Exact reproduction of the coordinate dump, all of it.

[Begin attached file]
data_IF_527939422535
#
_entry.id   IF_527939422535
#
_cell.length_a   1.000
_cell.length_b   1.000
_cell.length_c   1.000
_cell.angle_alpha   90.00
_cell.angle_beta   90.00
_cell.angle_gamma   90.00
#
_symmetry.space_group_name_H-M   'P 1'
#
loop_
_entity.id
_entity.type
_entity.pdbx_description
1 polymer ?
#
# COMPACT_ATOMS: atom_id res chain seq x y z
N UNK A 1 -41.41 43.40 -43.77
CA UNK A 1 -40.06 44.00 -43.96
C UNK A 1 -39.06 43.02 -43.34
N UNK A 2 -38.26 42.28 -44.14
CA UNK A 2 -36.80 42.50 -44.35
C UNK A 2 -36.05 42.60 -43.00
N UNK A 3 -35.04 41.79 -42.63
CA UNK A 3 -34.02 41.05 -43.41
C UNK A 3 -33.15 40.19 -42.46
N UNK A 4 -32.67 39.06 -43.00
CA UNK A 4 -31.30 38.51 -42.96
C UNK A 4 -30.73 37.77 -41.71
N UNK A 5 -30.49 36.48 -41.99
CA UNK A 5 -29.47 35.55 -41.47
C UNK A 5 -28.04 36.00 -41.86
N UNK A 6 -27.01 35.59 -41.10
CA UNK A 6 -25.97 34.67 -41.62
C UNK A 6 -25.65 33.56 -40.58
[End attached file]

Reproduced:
data_IF_527939422535
#
_entry.id   IF_527939422535
#
_cell.length_a   1.000
_cell.length_b   1.000
_cell.length_c   1.000
_cell.angle_alpha   90.00
_cell.angle_beta   90.00
_cell.angle_gamma   90.00
#
_symmetry.space_group_name_H-M   'P 1'
#
loop_
_entity.id
_entity.type
_entity.pdbx_description
1 polymer ?
#
# COMPACT_ATOMS: atom_id res chain seq x y z
N UNK A 1 -41.41 43.40 -43.77
CA UNK A 1 -40.06 44.00 -43.96
C UNK A 1 -39.06 43.02 -43.34
N UNK A 2 -38.26 42.28 -44.14
CA UNK A 2 -36.80 42.50 -44.35
C UNK A 2 -36.05 42.60 -43.00
N UNK A 3 -35.04 41.79 -42.63
CA UNK A 3 -34.02 41.05 -43.41
C UNK A 3 -33.15 40.19 -42.46
N UNK A 4 -32.67 39.06 -43.00
CA UNK A 4 -31.30 38.51 -42.96
C UNK A 4 -30.73 37.77 -41.71
N UNK A 5 -30.49 36.48 -41.99
CA UNK A 5 -29.47 35.55 -41.47
C UNK A 5 -28.04 36.00 -41.86
N UNK A 6 -27.01 35.59 -41.10
CA UNK A 6 -25.97 34.67 -41.62
C UNK A 6 -25.65 33.56 -40.58